When a friends gets into trouble it’s time for Jack Reacher to get involved.
2012s Jack Reacher was a fairly entertaining star vehicle with some decent action and a firm guiding line from Tom Cruise and director Christopher McQuarrie.
It provided a very reasonable template for a series of films featuring the character in line with Lee Child’s novels. Reacher gets into some bad business and uses a mixture of muscle and mind stuff to get through it. Change out those villains, pick a few new locations and keep the costs low and you’ve got a franchise.
Unfortunately, Never Go Back pretty much does none of these things.
From the off it’s as though new director Edward Zwick (who made The Last Samurai with Cruise) doesn’t want to make a Reacher film. There’s a focus on emotional story strands and a ridiculously heavy handed theme of family which is at odds with everything he stands for.
This attempt to humanise the character makes his bursts of brutal violence all the more awkward, though the film rarely seems to even remember that it’s supposed to be in the action genre, with a handful of fight moments spread over the two hour running time.
Cruise remains a committed performer and the film is at its best when he’s having fun with the more feral aspects of Reacher’s personality. He has some cool hero moments, a few decent one liners and away from nasty encounters with a very decent swagger.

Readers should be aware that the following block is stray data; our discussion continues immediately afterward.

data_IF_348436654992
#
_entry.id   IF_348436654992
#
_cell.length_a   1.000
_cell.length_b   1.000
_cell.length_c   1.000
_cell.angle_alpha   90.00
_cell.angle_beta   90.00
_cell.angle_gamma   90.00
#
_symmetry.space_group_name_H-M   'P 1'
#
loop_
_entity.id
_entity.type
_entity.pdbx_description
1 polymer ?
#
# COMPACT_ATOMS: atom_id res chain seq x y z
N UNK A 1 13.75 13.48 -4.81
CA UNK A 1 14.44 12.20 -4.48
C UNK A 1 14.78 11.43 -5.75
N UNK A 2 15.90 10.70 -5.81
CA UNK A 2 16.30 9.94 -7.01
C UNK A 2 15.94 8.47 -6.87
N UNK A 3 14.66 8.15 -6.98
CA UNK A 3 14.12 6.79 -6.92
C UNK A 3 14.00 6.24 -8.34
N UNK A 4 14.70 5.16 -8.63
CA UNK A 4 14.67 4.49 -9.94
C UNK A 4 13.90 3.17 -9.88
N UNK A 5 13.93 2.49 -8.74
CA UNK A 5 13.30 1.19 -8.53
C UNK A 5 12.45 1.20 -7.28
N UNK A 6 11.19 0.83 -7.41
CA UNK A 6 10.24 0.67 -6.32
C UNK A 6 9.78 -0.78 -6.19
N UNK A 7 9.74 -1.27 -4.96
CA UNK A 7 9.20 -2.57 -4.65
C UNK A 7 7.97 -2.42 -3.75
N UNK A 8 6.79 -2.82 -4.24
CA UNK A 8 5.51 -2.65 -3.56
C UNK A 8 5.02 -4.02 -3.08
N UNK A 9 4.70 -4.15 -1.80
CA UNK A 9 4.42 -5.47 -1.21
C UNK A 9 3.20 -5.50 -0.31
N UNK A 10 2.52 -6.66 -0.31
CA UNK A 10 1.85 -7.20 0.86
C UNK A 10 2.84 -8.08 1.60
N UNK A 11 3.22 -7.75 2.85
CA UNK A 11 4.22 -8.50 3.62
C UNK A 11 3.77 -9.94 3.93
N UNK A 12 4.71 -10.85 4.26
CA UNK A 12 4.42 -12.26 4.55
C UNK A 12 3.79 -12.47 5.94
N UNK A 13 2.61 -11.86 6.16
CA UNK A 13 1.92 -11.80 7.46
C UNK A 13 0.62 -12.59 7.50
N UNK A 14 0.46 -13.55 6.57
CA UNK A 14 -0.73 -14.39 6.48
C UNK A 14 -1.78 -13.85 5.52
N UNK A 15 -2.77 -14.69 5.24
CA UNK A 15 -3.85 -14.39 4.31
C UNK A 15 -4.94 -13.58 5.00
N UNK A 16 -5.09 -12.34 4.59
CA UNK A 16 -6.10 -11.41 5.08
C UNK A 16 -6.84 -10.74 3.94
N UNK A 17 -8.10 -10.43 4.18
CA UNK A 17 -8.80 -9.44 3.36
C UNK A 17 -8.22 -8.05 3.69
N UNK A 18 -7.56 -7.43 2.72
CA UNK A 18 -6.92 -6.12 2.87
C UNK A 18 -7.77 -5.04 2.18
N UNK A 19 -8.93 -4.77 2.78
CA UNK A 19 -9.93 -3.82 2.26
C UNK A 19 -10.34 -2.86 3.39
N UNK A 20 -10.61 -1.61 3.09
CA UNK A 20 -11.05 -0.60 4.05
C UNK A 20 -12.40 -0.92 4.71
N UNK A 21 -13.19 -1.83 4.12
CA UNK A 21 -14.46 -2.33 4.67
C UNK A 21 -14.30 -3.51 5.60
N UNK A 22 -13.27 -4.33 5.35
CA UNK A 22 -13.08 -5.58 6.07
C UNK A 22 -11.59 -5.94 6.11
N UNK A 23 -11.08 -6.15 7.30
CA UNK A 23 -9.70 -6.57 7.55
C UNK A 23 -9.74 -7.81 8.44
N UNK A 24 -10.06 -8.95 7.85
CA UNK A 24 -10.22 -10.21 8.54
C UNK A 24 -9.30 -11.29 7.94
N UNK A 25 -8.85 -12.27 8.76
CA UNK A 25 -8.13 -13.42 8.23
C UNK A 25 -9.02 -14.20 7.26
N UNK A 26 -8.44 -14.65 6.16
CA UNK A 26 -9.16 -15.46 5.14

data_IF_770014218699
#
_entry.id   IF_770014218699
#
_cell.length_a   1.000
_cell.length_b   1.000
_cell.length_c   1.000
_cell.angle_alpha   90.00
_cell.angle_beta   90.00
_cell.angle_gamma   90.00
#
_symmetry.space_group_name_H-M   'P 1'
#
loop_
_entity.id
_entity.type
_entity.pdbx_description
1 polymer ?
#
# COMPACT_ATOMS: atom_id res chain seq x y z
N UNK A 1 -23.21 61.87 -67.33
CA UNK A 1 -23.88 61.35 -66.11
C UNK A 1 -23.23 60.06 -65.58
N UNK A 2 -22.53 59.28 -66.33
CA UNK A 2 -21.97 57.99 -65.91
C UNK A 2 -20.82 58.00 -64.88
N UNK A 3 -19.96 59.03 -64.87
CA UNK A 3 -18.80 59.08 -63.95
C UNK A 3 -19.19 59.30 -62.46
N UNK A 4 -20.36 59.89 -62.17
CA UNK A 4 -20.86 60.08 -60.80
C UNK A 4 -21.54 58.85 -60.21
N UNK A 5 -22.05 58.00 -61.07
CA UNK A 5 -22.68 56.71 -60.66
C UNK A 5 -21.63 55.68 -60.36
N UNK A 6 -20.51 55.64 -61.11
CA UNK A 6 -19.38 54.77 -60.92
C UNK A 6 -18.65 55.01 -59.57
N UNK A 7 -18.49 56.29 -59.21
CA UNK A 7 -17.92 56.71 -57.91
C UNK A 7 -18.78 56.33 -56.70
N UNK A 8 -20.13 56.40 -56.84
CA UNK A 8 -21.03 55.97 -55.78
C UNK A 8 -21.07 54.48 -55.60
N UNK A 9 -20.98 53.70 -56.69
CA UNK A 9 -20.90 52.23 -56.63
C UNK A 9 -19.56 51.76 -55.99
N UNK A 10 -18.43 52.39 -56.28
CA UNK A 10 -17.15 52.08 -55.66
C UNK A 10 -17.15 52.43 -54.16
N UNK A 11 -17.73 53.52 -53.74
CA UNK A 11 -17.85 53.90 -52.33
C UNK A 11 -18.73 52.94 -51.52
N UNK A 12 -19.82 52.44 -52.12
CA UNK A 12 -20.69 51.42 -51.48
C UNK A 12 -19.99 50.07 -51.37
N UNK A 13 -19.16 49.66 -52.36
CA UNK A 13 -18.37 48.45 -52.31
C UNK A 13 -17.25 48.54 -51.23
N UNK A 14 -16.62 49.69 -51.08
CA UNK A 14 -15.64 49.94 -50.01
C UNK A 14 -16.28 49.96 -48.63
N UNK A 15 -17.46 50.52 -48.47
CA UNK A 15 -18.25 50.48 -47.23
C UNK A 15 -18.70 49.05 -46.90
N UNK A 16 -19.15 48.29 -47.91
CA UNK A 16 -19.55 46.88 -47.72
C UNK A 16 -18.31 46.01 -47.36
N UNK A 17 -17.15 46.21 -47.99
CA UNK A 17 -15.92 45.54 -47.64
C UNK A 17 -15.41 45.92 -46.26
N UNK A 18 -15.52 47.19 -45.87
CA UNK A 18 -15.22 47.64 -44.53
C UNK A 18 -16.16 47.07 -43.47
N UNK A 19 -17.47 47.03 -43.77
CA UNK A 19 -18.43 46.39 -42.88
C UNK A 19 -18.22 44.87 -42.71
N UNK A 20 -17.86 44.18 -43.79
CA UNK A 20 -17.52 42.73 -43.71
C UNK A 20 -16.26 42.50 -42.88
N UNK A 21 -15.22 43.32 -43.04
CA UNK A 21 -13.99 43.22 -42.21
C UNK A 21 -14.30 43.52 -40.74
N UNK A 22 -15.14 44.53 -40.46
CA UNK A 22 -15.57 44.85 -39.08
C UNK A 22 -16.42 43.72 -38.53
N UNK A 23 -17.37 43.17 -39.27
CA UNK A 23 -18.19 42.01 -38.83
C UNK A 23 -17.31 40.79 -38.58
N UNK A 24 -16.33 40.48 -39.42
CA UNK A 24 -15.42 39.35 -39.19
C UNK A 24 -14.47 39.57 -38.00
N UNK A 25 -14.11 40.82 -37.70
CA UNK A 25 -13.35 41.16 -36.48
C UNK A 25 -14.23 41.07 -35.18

Unfortunately, he’s pretty much the only one in the movie. While Cobie Smulders tries her best she’s sadly miscast as this kind of leading lady, and everyone else feels like the pound shop version of the actor you’d like in the role.
Overall, there’s a feeling of cheapness about the picture- of lumping all your hope on the star power of Cruise and hoping you won’t notice the rest is made of cardboard. When that dude from Fight Club and the other fella from Prison Break are your most famous second rung players, it just makes the whole endeavour feel like a TV movie.
It feels like there’s a cynical formula at work here - take a $60 million budget, lump in some money from China (where the previous film did quite well) and see the numbers roll in. A result around the $200 million mark will be considered a win for the studio.
As for the audience well I admit to finding a few moments fitfully entertaining but I’m inclined to enjoy just about any kind of action film to some level. Otherwise it’s too long, with a very basic story and, worst of all, more than a little boring.